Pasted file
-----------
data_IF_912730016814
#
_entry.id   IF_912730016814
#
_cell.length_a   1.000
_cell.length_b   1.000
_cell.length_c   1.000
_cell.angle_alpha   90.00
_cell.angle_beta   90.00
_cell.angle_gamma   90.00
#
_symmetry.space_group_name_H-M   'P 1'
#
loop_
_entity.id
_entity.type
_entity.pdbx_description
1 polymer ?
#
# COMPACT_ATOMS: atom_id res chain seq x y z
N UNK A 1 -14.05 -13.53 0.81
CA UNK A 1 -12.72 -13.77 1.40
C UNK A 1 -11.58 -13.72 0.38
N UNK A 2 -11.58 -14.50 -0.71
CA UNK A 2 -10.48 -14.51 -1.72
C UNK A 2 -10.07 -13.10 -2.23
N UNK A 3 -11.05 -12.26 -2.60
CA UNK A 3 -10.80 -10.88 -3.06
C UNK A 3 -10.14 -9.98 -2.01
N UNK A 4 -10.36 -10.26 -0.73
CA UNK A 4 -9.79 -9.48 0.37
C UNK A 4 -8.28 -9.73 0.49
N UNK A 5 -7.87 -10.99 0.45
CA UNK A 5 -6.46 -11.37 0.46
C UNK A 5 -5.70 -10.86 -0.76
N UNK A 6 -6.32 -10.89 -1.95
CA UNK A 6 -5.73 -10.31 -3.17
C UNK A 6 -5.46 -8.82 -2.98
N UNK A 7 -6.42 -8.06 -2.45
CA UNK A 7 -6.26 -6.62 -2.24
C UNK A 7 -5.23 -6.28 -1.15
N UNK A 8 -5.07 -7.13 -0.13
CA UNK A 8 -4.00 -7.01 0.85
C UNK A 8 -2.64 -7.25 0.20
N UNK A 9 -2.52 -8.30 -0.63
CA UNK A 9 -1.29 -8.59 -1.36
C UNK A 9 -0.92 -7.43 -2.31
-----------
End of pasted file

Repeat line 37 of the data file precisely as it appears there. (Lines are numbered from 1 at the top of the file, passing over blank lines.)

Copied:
CA UNK A 6 -5.73 -10.31 -3.17